Professor Richard Wiseman–a proffessor of psychology–gave a newspaper to two groups of people. The first group described themselves as unlucky. The second group as lucky.
Professor Wiseman told both groups to look through and see how many photographs were inside the newspaper. The unlucky group on average took about two minutes to count all the photographs.
The lucky group took only seconds.
Because on the second page of the newspaper there was the message “Stop counting there are 43 photographs in this newspaper.”
Our reality is 95% perception. If you control people’s perceptions of themselves and the world around them, you control the reality that they create for themselves.
Components of luck identified by Professor Wiseman include, not dwelling on misfortune, feeling the world is full of benefit, and feelling like you can take action to effect positive change.
If you look at the science of luck you could also call luck a psychological toolkit for taking advantage of opportunities the world provides you.
Now whenever I talk to men who aren’t men’s rights activists, I find in response to the vulnerabilities I bring up that men have, they say roughly the same thing “yes, but women have it worse.”
You see what they’re doing? They are evading taking on the emotional burden of being vulnerable, of having insecurities, of realizing there are parts of the world that arainst you… by mentally pushing the burden onto women.
As long as women “have it worse” men don’t have to bear the emotional burden of their own vulnerability.
When it comes to situations in which men are victims and need others to help them, this behaviour leads to very negative outcomes for men, but day to day this framing allows men an emotional freedom on the backs of women.
And that emotional freedom is identical to the same emotional freedom the lucky enjoy over the unlucky. The process of turning women to men’s emotional mules affords men the exaggerated ability to see their actions as effecting positive benefit for themselves in the world; see the world as beneficial to men; and of course, most important, it allows men to not have to dwell on misfortune.
By way of contrast, women have to bear the weight of believing the work is against them, that their actions do not matter, and that misfortune is their lot in life. This weight leads to women not just curtailing their own opportunities—simply because they miss them—but also stunts their innovation, ability to negotiate, ability to build.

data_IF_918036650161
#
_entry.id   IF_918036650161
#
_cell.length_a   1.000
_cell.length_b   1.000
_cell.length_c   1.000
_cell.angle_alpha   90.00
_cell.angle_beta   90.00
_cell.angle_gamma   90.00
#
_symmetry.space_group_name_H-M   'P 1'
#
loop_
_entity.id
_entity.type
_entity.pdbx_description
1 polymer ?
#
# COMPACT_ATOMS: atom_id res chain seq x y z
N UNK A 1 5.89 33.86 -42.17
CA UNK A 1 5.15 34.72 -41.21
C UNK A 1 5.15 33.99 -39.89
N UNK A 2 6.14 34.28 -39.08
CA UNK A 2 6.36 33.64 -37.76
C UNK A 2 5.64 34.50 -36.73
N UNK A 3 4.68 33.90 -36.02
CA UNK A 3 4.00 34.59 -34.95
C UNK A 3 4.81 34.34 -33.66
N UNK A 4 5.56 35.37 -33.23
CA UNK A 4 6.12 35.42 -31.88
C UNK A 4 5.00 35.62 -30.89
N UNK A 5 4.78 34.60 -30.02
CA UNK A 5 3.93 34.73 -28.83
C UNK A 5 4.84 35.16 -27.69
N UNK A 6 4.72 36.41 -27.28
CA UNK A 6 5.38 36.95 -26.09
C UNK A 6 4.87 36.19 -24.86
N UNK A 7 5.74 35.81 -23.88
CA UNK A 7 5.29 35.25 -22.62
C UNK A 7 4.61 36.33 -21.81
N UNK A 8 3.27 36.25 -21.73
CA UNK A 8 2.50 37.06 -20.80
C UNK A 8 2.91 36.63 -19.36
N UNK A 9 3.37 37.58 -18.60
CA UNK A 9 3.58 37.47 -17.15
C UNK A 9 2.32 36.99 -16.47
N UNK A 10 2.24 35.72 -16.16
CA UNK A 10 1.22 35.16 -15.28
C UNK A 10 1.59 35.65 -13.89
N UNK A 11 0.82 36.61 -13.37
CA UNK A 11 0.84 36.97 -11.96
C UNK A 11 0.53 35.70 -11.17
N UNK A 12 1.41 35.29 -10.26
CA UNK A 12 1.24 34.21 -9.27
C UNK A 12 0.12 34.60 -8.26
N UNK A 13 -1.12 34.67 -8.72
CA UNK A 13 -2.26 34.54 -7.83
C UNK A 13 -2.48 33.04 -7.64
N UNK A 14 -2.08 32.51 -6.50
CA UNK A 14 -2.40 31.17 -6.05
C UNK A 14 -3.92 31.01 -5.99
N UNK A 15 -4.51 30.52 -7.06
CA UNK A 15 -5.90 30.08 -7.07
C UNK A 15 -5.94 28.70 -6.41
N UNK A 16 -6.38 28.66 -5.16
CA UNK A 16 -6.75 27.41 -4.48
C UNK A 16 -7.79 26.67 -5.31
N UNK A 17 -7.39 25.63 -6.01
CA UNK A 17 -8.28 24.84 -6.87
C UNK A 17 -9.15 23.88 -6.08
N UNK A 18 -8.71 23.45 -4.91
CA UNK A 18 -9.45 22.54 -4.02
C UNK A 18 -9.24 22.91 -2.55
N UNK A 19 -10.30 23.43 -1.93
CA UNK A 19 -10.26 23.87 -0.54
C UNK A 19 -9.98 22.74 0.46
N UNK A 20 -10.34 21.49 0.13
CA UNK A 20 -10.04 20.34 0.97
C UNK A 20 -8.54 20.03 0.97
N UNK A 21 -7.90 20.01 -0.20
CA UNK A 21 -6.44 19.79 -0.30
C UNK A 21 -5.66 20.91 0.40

All sacrificed so that men can have the emotional freedom to do those very things.
Of course in order to maintain this system that turns women into men’s emotional mules, we have to convince everyone that women have it worse.
When men tell me “women have it worse” and I challenge them on it the first three things they pull out are the wage gap, patriarchy, or male privilege.
But the most common first thing that men pull out to inform me my proper role is as their emotional mule is rape.
Because you are more likely to be raped, they say. Therefore you have it worse.
Rape culture is an extension of this. Not only are women more likely to be victimized by individual men, culture as a whole victimizes them as well!
Women have it worse. Women have it worse. Women have it worse.
As a woman who has no interest in functioning as men’s emotional mule, the question for me is this.
Is that a legitimate thing to assert? I mean in maintaining my belief that I have it worse as a woman, I have to forgo the entire toolkit of emotional freedom that allows me to be innovative, creative, proactive and have faith both in the world around me and myself.
And I don’t particularly want to do that.
So is legitimate to assert that women are more likely to be raped? And make no mistake this assertion is the cornerstone of the entire process of turning women into emotional mules for men. But is it consistent with the evidence?
I would think that just one iota of doubt about this assertion would be enough to throw it out as justification to turn women into men’s emotional mules.
And although this one justification is the one I like to focus on, because this is the one that, in the end, afforded me my greatest emotional catharsis.
I’d like to propose that all justifications for why “women have it worse” be subject to the same rigour.
One iota of doubt should be enough to throw them out.
This is what I’m saying. By promoting a mythology of “women have it worse” you are constraining their emotional freedom. You are sacrificing women’s lives to focus on them on as rape victims and only rape victims.
You are reducing women down to rape victims every day of their lives.
Focusing on their victimhood and not their personhood.
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